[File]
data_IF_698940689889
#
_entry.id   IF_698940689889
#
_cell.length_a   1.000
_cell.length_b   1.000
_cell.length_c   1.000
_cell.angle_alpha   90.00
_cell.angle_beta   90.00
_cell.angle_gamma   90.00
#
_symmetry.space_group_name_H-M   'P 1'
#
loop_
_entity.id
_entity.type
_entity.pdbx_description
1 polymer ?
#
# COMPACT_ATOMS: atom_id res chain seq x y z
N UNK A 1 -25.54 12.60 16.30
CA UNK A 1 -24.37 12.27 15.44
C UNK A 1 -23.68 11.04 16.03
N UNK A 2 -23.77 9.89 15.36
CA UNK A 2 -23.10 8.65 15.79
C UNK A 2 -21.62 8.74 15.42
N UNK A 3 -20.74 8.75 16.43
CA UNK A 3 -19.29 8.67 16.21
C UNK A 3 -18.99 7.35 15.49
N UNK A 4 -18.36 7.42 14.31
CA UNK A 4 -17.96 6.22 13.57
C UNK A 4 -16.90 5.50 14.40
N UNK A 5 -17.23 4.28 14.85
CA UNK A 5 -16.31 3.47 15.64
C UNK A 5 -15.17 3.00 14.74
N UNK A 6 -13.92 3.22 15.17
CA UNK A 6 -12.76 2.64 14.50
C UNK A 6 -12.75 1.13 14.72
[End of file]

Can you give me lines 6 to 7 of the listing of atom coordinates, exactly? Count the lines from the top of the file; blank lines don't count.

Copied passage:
_cell.length_b   1.000
_cell.length_c   1.000